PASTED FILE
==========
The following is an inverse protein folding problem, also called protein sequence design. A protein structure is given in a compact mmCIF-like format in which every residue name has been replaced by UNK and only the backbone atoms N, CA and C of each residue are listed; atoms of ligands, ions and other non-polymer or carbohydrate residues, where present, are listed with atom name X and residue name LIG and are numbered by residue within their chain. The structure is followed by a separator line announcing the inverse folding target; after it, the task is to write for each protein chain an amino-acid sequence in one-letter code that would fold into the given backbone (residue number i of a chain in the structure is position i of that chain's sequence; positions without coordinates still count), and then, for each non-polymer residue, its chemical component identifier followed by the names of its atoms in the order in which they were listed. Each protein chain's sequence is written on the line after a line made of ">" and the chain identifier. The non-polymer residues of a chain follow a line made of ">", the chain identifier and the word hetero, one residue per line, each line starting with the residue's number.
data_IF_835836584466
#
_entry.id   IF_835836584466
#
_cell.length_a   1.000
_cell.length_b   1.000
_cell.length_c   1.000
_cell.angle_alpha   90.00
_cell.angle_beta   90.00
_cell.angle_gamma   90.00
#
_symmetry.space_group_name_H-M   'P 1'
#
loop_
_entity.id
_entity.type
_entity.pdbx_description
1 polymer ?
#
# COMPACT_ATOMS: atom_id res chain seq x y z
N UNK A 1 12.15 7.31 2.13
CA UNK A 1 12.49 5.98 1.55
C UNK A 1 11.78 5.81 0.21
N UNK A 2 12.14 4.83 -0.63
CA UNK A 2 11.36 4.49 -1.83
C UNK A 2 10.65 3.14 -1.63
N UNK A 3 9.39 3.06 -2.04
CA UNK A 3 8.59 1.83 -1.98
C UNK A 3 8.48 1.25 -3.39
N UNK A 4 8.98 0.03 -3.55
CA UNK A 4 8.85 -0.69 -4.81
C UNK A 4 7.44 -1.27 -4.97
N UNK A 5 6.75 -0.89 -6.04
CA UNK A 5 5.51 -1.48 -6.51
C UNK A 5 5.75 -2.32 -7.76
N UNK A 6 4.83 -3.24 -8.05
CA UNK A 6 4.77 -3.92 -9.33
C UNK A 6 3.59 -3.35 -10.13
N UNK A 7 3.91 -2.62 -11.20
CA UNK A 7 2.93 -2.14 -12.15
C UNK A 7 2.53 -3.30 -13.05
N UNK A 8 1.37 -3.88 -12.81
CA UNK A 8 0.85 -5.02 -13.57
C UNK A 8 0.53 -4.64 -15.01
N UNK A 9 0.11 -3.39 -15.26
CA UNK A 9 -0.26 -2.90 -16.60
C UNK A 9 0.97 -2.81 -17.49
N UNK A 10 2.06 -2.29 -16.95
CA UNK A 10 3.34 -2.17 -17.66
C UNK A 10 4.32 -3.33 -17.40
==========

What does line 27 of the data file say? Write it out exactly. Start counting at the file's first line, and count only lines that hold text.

C UNK A 2 10.65 3.14 -1.63